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Residential fire deaths have decreased steadily as the number of homes with smoke detectors has increased. Reports from the National Fire Protection Association on residential fire deaths show that people have nearly a 50 percent better chance of surviving a fire if their home has the recommended number of smoke detectors.
Smoke detectors that are 10 years old are near the end of their service life and should be replaced. A smoke detector monitors the air 24 hours a day. At the end of 10 years, it has gone through over 3.5 million monitoring cycles. After this much use, components may become less reliable. This means that as the detector gets older, the potential of failing to detect a fire increases. Replacing them after 10 years reduces this possibility.
Any firework that must be ignited by a heat source is illegal to possess or discharge. Small items such as "poppers" are not prohibited. Individuals are subject to confiscation of all fireworks found in their possession and a fine up to $2,000 plus court costs.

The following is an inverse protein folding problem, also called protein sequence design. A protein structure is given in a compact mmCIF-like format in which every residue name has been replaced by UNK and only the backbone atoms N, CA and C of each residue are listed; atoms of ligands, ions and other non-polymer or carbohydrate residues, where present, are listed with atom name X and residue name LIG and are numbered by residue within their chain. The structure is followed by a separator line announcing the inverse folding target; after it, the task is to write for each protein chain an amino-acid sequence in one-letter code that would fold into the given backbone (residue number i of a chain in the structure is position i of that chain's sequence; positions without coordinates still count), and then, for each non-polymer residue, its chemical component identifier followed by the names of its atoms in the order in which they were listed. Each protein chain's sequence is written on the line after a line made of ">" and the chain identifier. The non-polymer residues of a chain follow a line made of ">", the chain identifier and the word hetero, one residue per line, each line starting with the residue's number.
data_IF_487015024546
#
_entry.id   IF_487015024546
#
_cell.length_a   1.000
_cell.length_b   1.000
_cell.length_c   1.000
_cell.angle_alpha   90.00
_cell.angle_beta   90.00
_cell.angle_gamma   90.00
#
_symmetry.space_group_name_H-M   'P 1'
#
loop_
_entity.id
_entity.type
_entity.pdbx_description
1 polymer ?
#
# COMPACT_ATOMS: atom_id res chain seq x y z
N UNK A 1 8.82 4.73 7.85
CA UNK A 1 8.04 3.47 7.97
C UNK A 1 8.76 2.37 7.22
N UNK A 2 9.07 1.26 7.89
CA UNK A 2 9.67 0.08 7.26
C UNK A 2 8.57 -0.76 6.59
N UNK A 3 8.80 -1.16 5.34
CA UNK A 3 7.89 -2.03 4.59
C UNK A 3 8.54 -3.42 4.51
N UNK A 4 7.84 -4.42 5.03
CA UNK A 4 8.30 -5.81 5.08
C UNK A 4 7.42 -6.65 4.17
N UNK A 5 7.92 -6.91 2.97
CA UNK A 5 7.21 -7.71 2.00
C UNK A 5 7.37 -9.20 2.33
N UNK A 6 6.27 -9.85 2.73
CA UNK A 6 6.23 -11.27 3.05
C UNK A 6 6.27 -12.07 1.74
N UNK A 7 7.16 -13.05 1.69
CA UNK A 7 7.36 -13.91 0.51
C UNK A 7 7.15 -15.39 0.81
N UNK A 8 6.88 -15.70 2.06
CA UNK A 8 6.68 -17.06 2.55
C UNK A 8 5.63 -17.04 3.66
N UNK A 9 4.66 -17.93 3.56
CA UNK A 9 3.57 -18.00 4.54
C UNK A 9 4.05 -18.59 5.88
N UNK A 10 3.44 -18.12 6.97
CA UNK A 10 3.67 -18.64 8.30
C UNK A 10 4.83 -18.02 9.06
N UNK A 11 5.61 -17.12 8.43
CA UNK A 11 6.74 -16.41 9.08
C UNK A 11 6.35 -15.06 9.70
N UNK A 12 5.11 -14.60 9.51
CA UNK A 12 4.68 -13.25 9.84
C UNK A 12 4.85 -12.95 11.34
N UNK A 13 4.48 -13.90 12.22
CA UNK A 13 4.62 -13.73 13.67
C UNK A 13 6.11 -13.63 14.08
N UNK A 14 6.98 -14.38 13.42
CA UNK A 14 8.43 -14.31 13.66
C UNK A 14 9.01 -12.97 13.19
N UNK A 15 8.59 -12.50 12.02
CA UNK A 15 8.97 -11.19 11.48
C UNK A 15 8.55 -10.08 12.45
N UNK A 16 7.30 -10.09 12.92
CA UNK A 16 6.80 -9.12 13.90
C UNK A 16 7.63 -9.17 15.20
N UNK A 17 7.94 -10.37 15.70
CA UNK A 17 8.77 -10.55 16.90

Fireworks also may not be discharged on federal, state, or county roadways. If individuals plan to discharge fireworks on private property not belonging to them, they must have a written letter of permission from the land owner.
The Midland Fire Department also reminds citizens to use caution when discharging fireworks. Eye and burn injuries are common among children, and they should be supervised by an adult. Devices such as sparklers may reach temperatures exceeding 1,000 degrees.
Grass fires are another potential risk during fireworks season. Have at least one of the following extinguishing agents available while discharging fireworks: water, sand or dirt, or a portable fire extinguisher. Never hesitate to call 911 if a fire develops.
For questions about code enforcement, building codes, construction permits and fees/fee schedules for other departments within the City of Midland, please contact City of Midland's Code Division at 432-685-7391.